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Italian Meringue, toastable marshmallowy goodness

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Italian meringue is easily my favorite meringue.

It’s glossy and marshmallowy and incredibly versatile.

Unlike basic French meringue, which involves simply whipping egg whites and sugar together and must later be cooked to be safe for eating (which is great in things like a pavlova), Italian meringue is cooked in the process of making it.

This makes it more stable than basic meringue and less prone to weeping.

Egg whites in a stand mixer bowl with a whisk attachment alongside

The process is simple, but it does require some precision and attention to detail.

Like pretty much any meringue, you need to aerate egg whites with sugar to get that lofty, billowing quality meringue is known for.

But the technique here involves heating sugar and water to make a sugar syrup that’s hot enough to cook the egg whites to a safe temperature, but not so hot that the sugar is crystallized into hard candy (that’s great for something like cashew brittle, but not what we’re going for here).

Meringue and sugar syrup in bowls, cream of tartar in a measuring spoon

The temperature we want in the syrup is 240°F. So you’re going to need a candy thermometer.

Sometimes people get intimidated when a thermometer and hot syrup are involved, but it’s pretty much as simple as boiling water. You just need to pay attention to the temperature.

While the syrup is heating, you begin whipping the egg whites with a little bit of cream of tartar (or lemon juice) at low speed to loosen up the proteins and get them frothy. The acid helps to stabilize the aerated eggs.

But before the egg whites get into the bowl of your mixer, it’s worth paying attention to a few things:

  • Make sure your bowl and whisk attachment are impeccably clean (no dust, no remnant of butter or grease) because any fat can interfere with the egg whites whipping and stabilizing. Carefully inspect your equipment and give it a good wash before you start.
  • Eggs are easier to separate while they are cold, so separate your eggs straight out of the refrigerator.
  • Be careful not to let any yolk into the egg whites, because the fat from the yolk can interfere with the whipping of the egg whites.
  • Egg whites whip more easily at room temperature, so let your egg whites hang out at room temperature for a while after you separate them.
Italian Meringue whipped to medium peaks in the bowl of a stand mixer

When the sugar syrup reaches 240°F, you kick up the mixing speed to high and slowly, carefully pour the syrup into the whipping egg whites.

You should pour the syrup close to the edge of the bowl to avoid hitting the whisk, which could fling hot syrup away from the egg whites.

And then you just need to let the mixer keep going until the meringue is glossy and light and holds the kind of peaks that you’re looking for.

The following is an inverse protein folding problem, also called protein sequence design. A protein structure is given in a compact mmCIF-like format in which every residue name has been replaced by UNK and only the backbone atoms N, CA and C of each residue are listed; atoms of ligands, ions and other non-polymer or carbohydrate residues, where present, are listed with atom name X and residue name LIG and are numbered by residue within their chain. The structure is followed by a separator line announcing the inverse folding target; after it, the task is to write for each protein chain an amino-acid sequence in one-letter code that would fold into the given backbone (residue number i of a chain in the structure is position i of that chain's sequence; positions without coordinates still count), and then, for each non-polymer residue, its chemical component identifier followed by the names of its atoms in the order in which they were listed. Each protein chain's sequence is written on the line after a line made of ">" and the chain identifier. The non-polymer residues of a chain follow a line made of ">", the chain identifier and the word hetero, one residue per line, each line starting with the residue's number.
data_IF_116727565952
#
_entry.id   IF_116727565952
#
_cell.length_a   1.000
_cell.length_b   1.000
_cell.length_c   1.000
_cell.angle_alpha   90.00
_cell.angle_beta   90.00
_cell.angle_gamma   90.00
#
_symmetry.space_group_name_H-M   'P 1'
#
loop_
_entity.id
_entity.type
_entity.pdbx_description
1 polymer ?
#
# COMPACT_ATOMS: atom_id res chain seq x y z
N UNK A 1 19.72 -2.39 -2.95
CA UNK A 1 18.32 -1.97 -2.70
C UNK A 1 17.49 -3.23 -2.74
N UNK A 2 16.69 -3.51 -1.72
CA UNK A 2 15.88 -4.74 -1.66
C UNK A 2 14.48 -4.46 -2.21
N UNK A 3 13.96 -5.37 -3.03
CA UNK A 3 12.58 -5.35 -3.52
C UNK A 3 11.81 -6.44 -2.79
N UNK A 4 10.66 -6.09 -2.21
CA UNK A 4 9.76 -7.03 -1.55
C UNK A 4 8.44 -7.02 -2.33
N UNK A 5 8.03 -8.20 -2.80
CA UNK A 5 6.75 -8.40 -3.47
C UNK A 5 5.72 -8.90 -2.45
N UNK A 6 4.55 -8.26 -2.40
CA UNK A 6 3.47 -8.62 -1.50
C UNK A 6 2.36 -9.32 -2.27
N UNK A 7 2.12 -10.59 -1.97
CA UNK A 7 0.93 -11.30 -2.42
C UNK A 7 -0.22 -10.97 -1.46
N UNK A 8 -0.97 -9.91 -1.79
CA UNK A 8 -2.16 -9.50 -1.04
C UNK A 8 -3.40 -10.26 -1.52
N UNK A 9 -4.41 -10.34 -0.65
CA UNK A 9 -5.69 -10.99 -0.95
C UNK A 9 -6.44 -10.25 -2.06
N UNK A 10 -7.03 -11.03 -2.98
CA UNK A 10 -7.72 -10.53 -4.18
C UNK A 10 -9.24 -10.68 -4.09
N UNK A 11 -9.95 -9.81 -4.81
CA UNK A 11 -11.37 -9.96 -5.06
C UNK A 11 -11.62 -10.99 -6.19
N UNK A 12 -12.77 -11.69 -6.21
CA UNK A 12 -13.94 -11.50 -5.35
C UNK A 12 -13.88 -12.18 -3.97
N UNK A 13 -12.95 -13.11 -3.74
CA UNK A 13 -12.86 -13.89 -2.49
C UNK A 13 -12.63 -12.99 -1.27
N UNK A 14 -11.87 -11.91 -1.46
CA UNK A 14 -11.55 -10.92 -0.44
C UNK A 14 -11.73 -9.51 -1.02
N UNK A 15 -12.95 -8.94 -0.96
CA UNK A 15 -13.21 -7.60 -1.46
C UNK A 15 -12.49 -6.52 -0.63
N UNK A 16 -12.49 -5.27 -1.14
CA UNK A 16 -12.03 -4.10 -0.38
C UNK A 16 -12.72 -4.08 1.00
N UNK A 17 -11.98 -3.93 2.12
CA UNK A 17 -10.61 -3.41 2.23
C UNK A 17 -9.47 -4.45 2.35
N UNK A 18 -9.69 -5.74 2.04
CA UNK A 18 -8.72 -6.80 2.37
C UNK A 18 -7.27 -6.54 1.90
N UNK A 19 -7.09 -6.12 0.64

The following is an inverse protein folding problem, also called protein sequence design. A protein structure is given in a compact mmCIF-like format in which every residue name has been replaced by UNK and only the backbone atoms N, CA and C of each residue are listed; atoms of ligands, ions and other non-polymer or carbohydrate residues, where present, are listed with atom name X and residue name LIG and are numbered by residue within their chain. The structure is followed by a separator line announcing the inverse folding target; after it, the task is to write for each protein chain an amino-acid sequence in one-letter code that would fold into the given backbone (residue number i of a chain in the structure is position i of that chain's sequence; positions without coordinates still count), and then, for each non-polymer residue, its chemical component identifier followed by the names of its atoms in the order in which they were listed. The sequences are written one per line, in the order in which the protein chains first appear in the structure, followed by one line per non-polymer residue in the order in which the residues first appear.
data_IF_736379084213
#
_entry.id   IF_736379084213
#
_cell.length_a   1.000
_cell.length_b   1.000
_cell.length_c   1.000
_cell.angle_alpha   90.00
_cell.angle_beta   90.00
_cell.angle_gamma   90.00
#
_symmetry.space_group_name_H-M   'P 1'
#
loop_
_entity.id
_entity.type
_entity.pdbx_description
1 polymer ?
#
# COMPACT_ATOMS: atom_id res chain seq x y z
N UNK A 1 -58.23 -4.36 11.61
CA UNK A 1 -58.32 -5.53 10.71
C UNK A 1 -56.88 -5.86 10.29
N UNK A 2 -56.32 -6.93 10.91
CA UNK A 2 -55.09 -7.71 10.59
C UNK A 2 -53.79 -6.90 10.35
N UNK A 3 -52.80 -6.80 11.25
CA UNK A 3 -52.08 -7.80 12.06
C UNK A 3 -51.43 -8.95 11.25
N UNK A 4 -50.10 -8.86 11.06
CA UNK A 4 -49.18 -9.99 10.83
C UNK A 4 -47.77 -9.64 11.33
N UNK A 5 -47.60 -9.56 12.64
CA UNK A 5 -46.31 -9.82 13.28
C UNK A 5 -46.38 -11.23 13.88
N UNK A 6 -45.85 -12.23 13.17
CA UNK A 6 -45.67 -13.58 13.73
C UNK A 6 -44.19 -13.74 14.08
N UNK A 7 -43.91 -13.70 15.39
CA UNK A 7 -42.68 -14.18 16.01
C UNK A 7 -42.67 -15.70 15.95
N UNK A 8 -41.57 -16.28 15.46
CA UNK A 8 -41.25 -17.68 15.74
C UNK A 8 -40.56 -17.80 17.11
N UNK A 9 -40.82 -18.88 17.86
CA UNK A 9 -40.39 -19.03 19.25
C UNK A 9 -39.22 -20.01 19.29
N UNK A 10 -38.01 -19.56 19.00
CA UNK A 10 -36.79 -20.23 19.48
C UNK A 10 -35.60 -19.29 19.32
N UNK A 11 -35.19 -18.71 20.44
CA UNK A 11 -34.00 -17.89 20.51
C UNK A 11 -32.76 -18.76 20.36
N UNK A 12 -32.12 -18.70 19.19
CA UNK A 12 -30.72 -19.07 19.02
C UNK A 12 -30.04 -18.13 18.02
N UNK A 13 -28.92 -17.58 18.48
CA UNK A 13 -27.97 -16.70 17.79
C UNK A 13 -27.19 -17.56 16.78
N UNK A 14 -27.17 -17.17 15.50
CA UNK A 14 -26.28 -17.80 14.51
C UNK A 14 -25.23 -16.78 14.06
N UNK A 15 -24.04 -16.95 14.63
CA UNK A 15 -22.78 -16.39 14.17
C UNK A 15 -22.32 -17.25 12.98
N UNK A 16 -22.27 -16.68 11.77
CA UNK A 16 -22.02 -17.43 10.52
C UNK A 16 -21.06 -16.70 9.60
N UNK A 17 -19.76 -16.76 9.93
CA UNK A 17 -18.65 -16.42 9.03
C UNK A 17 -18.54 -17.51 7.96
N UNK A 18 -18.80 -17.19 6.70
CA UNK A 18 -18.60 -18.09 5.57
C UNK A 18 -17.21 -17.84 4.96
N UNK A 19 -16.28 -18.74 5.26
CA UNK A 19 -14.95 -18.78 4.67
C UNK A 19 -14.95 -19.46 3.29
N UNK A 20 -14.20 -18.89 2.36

Italian Meringue on a whisk attachment

I usually aim for medium-soft peaks, which hold their shape but droop a little when using this to top pies.

This gives me plenty of leeway to avoid over whipping the meringue and ending up with a broken grainy mess, at which point there’s no saving it and you just need to toss it and start over.

But you can absolutely whip this to soft, medium, or stiff peaks depending on what you’re using it for.

Italian meringue can be toasted with a kitchen torch for a beautiful look and a sort of toasted-marshmallow flavor and texture.

Italian Meringue, close up
Yield: 3 cups

Italian Meringue

Italian Meringue, close up

Italian meringue is made by pouring a hot sugar syrup into whipping egg whites. The syrup cooks the eggs to a safe temperature, which means this meringue doesn't need any further cooking. You can eat it right off the whisk.

This makes it more more stable than a basic French meringue and less likely to weep or split.

Make sure all of your equipment is impeccably clean before you start whipping the egg whites. Any fat residue can interfere with their stable whipping.

Separate your eggs when they are cold, and let the whites come to room temperature for best results.

You'll need a candy thermometer for this recipe. (See note for a variation with brown sugar.)

Prep Time 5 minutes
Cook Time 10 minutes
Total Time 15 minutes


  • 4 large (140 grams) egg whites
  • 1/4 teaspoon cream of tartar
  • 1 3/4 cups (350 grams) granulated sugar
  • 3/4 cup (170 grams) water


  1. Add egg whites and cream of tartar to the bowl of a stand mixer and begin whipping on low speed.
  2. Add the sugar and water to a heavy saucepan and stir until the mixture begins to simmer. Then stop stirring, add a candy thermometer, and heat until mixture reaches 240°F. Remove from heat.
  3. Turn mixer speed to high, and slowly pour in the sugar syrup over the egg whites. Pour near the edge of the bowl taking care to avoid hitting the whisk attachment. Continue whipping on high speed until meringue reaches your desired texture (about 4-5 minutes for soft peaks, 5-6 minutes for medium peaks, 7-8 minutes for stiff peaks).


To make a Brown Sugar Italian Meringue, replace 1/2 cup (100 grams) of the granulated sugar with dark brown sugar and proceed as directed.

Nutrition Information:



Serving Size:


Amount Per Serving: Calories: 2Total Fat: 0gSaturated Fat: 0gTrans Fat: 0gUnsaturated Fat: 0gCholesterol: 0mgSodium: 0mgCarbohydrates: 0gFiber: 0gSugar: 0gProtein: 0g

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